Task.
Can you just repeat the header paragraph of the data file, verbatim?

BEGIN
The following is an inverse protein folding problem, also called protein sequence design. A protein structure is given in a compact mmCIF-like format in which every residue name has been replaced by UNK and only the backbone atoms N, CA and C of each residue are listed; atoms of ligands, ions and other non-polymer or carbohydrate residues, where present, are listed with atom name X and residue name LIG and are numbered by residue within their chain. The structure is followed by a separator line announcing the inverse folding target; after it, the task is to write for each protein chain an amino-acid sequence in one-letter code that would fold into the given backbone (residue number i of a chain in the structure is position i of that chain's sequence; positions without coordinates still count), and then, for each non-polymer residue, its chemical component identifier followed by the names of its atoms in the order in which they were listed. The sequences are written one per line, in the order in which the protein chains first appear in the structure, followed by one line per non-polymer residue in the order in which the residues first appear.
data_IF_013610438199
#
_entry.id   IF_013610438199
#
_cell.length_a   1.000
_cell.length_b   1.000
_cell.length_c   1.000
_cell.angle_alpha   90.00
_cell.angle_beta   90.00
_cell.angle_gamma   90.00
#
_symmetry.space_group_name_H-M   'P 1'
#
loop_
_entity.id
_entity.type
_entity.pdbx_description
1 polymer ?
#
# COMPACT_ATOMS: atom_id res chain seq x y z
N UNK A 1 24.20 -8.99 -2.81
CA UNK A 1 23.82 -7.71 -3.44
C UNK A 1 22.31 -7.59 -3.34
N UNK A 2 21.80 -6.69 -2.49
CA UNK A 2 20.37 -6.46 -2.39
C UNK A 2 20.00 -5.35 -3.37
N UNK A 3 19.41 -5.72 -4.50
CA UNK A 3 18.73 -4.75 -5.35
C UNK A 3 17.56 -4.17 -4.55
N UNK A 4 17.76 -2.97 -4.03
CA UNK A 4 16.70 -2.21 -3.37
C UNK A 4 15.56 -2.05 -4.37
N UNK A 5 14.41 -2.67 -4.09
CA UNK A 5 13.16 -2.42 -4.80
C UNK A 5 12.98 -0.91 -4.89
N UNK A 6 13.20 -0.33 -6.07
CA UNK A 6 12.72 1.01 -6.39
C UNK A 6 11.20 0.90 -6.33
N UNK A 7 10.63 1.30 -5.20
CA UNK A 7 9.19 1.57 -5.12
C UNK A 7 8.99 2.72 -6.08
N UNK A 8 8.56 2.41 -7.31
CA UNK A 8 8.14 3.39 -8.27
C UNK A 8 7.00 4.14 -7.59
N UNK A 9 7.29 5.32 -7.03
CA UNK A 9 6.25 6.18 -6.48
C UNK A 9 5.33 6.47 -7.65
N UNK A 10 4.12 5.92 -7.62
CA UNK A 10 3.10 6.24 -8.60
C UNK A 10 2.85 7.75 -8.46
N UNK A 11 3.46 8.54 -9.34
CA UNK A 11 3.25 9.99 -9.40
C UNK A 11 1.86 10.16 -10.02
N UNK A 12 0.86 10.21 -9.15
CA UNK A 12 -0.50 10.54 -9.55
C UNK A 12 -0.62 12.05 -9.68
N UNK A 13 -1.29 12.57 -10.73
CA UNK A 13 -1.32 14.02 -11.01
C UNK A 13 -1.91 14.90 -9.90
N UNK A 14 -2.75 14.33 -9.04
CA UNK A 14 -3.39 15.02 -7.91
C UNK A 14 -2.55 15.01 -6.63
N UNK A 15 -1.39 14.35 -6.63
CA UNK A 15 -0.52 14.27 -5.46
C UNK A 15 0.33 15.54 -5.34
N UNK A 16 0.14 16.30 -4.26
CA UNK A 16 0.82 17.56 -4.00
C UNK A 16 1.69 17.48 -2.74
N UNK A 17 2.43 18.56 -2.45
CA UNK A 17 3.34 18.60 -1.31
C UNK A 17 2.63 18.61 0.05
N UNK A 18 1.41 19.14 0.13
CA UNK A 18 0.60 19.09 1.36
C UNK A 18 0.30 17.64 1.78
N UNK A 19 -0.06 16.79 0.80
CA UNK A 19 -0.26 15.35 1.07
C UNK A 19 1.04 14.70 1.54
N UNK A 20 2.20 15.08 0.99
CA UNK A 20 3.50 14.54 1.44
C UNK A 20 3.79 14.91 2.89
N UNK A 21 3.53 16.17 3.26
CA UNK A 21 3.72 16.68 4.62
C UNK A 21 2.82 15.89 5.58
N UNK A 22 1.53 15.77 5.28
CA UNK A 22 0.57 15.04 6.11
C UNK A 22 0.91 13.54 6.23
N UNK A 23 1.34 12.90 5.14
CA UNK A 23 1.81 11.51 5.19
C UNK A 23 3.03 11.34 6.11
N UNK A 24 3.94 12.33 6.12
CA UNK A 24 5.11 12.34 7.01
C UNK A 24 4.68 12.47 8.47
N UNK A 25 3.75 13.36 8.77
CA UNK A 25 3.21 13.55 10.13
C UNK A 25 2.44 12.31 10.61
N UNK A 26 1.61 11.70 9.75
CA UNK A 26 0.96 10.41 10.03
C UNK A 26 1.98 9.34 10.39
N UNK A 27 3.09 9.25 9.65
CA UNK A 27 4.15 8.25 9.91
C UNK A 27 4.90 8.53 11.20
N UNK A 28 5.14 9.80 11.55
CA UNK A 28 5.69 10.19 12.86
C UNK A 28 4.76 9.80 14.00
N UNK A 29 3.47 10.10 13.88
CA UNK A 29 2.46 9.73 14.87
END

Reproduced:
The following is an inverse protein folding problem, also called protein sequence design. A protein structure is given in a compact mmCIF-like format in which every residue name has been replaced by UNK and only the backbone atoms N, CA and C of each residue are listed; atoms of ligands, ions and other non-polymer or carbohydrate residues, where present, are listed with atom name X and residue name LIG and are numbered by residue within their chain. The structure is followed by a separator line announcing the inverse folding target; after it, the task is to write for each protein chain an amino-acid sequence in one-letter code that would fold into the given backbone (residue number i of a chain in the structure is position i of that chain's sequence; positions without coordinates still count), and then, for each non-polymer residue, its chemical component identifier followed by the names of its atoms in the order in which they were listed. The sequences are written one per line, in the order in which the protein chains first appear in the structure, followed by one line per non-polymer residue in the order in which the residues first appear.